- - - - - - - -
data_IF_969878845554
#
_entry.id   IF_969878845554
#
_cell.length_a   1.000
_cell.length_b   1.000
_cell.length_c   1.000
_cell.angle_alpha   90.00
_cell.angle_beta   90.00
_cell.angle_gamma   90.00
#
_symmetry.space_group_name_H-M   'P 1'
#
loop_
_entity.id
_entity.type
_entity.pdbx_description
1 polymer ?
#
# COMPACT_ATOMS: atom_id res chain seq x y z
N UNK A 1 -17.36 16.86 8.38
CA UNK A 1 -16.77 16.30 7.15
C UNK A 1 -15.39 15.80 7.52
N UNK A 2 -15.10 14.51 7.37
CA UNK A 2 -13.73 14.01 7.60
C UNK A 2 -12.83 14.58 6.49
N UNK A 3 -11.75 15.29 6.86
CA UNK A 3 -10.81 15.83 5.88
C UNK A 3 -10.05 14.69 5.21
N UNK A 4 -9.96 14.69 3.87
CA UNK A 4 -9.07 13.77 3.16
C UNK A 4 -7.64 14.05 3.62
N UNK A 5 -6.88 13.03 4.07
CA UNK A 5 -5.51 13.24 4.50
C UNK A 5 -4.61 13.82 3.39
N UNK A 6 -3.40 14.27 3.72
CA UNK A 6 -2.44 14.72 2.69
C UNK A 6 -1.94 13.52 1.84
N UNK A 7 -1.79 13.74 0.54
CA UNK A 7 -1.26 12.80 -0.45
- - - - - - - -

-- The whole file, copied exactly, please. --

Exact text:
data_IF_969878845554
#
_entry.id   IF_969878845554
#
_cell.length_a   1.000
_cell.length_b   1.000
_cell.length_c   1.000
_cell.angle_alpha   90.00
_cell.angle_beta   90.00
_cell.angle_gamma   90.00
#
_symmetry.space_group_name_H-M   'P 1'
#
loop_
_entity.id
_entity.type
_entity.pdbx_description
1 polymer ?
#
# COMPACT_ATOMS: atom_id res chain seq x y z
N UNK A 1 -17.36 16.86 8.38
CA UNK A 1 -16.77 16.30 7.15
C UNK A 1 -15.39 15.80 7.52
N UNK A 2 -15.10 14.51 7.37
CA UNK A 2 -13.73 14.01 7.60
C UNK A 2 -12.83 14.58 6.49
N UNK A 3 -11.75 15.29 6.86
CA UNK A 3 -10.81 15.83 5.88
C UNK A 3 -10.05 14.69 5.21
N UNK A 4 -9.96 14.69 3.87
CA UNK A 4 -9.07 13.77 3.16
C UNK A 4 -7.64 14.05 3.62
N UNK A 5 -6.88 13.03 4.07
CA UNK A 5 -5.51 13.24 4.50
C UNK A 5 -4.61 13.82 3.39
N UNK A 6 -3.40 14.27 3.72
CA UNK A 6 -2.44 14.72 2.69
C UNK A 6 -1.94 13.52 1.84
N UNK A 7 -1.79 13.74 0.54
CA UNK A 7 -1.26 12.80 -0.45